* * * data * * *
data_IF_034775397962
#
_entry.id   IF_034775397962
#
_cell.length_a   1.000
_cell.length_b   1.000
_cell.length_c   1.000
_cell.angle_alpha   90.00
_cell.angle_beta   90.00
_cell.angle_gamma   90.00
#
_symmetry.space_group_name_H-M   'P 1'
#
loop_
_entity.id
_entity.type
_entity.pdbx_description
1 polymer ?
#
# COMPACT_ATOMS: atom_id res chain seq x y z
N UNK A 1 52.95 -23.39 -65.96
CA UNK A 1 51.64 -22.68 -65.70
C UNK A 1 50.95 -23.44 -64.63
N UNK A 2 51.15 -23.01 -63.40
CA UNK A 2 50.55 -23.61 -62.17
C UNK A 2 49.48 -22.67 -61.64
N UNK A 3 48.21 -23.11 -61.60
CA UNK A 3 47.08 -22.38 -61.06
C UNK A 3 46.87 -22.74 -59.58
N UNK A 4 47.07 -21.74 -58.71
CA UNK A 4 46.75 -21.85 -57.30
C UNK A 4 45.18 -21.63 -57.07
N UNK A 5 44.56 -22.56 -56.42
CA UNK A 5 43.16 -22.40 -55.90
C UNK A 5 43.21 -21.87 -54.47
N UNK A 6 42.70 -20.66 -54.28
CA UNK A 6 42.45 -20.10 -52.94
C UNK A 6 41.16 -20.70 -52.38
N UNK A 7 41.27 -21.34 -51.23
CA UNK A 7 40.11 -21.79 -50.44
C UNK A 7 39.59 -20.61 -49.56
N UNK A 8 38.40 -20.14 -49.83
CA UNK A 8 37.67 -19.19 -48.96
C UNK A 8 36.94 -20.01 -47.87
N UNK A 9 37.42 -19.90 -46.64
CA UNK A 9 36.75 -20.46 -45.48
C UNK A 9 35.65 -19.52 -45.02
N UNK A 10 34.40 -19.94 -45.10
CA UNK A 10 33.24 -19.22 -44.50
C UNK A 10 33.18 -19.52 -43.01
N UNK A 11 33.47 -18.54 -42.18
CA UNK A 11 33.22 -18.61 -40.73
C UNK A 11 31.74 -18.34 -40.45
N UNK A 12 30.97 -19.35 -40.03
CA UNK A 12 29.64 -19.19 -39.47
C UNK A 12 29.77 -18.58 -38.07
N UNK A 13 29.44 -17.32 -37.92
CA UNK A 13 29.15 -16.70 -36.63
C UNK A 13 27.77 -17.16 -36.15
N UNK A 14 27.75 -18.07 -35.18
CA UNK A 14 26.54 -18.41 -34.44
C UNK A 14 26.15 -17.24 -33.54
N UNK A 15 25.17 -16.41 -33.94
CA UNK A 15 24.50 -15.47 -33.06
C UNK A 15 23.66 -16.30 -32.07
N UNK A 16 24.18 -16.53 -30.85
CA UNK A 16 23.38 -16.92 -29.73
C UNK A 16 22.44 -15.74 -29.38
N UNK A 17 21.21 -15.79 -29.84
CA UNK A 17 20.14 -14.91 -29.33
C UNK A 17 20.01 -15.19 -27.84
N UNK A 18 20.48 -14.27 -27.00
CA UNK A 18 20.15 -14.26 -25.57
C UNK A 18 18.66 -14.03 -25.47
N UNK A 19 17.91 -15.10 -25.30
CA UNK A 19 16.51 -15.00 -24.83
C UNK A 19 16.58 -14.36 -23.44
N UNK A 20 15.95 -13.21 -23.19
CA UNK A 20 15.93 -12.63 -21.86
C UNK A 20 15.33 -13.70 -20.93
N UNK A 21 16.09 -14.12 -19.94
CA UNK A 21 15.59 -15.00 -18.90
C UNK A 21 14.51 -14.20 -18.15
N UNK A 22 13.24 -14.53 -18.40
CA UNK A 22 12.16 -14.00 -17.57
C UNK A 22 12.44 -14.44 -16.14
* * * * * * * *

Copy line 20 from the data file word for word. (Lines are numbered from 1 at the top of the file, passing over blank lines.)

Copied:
# COMPACT_ATOMS: atom_id res chain seq x y z